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Dutch retailer Albert Heijn trials ‘true price’ scheme to show consumers social and environmental cost of products

young woman with glasses smiling
3 min read
AUTHOR: Fiona Holland
Albert Heijn coffee pricing list with reusable coffee cups

Image credit: Albert Heijn

Supermarket chain Albert Heijn has introduced a ‘true price’ initiative at some of its stores in the Netherlands, to raise awareness of social and environmental costs attached to food and drink, and to see if it influences shopping habits.

When customers buy a cup of coffee at any three of the supermarket’s ‘to go’ stores in Groningen, Wageningen or Zaandam, they will be able to see the retail price as well as the ‘true price’ – which includes the added social and environmental costs of the drink.

According to the organisation True Price, which Albert Heijn partnered with to run the experiment, added costs could take into account how the CO2 emissions, consumption of raw materials, labour conditions or water usage have been impacted by producing a cup of coffee.

The true pricing will not only apply to plain black coffee in these stores, but also to milk. For example, if a customer buys a cappuccino containing cow’s milk, they will have to pay a higher price than for one made with oat milk, due to its higher carbon footprint.

Marit van Egmond, CEO of Albert Heijn said in a statement: “Based on our mission ‘Making better food accessible together. For everyone.’ we want to help our customers make healthy and sustainable choices easily. We do this by informing them well and giving them the opportunity to make more sustainable choices. True price is one of the ways in which this can be done and that is why we embrace this idea.”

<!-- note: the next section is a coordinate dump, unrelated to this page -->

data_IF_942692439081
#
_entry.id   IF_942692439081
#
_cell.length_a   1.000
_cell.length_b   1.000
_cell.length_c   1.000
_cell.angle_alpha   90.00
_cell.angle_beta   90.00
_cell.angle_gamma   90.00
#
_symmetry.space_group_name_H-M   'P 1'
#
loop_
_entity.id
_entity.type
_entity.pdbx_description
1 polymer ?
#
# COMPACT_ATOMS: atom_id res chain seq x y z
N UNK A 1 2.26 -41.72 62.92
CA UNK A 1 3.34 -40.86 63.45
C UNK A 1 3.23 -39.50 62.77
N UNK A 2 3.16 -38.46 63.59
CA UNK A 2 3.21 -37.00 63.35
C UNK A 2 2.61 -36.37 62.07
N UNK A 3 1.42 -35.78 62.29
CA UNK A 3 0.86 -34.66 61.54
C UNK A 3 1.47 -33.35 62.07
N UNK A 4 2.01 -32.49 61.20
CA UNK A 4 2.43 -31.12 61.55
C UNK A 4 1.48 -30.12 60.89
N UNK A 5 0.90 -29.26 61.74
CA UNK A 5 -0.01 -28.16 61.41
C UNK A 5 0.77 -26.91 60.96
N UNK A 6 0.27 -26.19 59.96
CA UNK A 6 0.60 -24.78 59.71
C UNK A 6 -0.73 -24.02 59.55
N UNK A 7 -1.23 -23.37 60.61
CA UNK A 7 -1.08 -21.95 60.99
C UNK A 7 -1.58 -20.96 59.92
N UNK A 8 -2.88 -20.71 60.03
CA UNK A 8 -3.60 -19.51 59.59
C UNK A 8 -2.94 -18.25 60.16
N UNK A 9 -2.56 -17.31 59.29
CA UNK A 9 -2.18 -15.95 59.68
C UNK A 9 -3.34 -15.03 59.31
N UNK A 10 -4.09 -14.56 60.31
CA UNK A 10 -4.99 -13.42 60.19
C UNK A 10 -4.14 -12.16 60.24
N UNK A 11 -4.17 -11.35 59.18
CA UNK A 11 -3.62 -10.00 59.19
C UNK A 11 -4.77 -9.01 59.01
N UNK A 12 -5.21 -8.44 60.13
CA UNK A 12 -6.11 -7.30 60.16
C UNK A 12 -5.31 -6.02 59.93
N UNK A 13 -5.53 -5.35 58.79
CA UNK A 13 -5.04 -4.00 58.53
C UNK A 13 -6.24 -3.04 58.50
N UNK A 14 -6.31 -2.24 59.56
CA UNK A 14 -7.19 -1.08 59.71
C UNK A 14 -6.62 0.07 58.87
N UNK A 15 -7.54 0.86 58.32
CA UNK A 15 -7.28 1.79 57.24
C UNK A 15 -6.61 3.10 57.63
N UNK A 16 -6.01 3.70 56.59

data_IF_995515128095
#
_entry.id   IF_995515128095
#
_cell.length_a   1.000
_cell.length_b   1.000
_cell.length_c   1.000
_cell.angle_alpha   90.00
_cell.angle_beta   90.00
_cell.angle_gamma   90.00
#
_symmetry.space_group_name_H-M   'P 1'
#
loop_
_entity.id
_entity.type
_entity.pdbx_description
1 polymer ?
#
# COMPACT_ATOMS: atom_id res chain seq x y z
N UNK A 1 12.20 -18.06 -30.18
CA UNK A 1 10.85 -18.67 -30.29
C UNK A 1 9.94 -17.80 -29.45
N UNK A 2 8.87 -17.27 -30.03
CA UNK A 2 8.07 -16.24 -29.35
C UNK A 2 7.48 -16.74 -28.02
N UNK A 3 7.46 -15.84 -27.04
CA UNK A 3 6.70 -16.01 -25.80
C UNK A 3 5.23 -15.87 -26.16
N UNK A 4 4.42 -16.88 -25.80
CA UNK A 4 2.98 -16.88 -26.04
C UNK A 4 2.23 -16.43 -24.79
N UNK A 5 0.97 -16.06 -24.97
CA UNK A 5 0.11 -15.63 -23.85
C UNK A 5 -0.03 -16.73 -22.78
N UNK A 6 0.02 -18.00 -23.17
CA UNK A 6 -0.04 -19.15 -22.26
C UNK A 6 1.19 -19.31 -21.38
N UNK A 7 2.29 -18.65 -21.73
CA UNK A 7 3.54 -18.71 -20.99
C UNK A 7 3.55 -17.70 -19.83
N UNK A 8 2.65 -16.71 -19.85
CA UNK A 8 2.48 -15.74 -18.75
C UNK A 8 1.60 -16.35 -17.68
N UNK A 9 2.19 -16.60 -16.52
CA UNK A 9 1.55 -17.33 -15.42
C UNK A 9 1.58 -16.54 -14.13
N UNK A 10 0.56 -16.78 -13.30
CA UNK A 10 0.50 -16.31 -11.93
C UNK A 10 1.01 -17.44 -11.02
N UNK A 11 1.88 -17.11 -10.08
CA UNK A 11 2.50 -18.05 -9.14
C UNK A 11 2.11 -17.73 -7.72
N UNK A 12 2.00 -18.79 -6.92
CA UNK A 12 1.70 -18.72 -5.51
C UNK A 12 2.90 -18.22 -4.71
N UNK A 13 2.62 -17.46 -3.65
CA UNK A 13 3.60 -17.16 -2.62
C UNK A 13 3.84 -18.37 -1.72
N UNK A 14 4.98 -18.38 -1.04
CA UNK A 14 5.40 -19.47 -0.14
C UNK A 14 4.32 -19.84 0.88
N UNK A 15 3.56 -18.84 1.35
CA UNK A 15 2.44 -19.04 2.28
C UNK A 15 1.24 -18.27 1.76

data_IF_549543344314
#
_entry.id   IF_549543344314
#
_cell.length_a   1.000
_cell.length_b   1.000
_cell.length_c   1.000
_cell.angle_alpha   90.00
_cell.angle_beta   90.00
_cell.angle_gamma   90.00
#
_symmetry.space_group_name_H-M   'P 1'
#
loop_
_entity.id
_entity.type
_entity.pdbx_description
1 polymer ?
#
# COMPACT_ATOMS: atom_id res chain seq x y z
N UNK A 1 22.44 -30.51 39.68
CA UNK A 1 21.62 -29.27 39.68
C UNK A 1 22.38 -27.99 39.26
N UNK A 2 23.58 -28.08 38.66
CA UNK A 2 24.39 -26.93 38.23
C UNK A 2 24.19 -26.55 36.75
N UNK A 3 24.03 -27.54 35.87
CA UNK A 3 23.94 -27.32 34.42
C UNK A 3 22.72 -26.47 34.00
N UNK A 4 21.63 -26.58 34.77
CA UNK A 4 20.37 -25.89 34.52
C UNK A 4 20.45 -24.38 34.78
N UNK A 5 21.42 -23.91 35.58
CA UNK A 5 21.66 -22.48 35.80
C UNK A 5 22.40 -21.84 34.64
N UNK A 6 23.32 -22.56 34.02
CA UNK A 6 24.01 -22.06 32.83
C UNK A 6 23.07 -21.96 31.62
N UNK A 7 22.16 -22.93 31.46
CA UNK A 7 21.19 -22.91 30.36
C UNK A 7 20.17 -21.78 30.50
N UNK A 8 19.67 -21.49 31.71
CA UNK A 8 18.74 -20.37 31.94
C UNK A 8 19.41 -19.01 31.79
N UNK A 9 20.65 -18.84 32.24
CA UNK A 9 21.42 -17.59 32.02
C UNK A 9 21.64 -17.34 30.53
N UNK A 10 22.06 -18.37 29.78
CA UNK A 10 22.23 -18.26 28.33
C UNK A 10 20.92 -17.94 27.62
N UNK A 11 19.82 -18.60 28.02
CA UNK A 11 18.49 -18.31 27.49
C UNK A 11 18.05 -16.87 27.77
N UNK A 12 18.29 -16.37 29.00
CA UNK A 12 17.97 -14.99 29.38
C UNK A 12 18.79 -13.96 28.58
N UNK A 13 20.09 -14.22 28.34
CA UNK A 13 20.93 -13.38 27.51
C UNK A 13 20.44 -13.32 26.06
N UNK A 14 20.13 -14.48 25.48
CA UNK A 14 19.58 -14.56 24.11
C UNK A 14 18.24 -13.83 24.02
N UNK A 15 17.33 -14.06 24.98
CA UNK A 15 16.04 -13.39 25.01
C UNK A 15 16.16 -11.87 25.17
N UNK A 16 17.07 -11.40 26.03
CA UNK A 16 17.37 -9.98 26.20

All coffee sold at Albert Heijn’s ‘to go’ branches comes from Rainforest Alliance certified coffee plantations, according to the retailer. If customers are willing to pay the true price of their coffee instead of the retail price, Albert Heijn says it will invest the extra money in Rainforest Alliance improvement projects in the coffee supply chain.

Michel Scholte, co-founder and executive director of organisation True Price, added: “We are pleased that Albert Heijn propagates true pricing. In addition to what Albert Heijn is already doing together with customers, suppliers and partners, true pricing can lead to even more targeted supply chain sustainability so that the bill is not passed on to the most vulnerable or future generations.”

Besides Albert Heijn, the only other food retailer where True Price’s initiative is currently being trialled is the organic supermarket De Aanzet in Amsterdam.

The supermarket has made other efforts more recently to encourage customers to make more sustainable consumption habits. Last year for example the retailer pledged to make over half of its produce plant-based by 2030.

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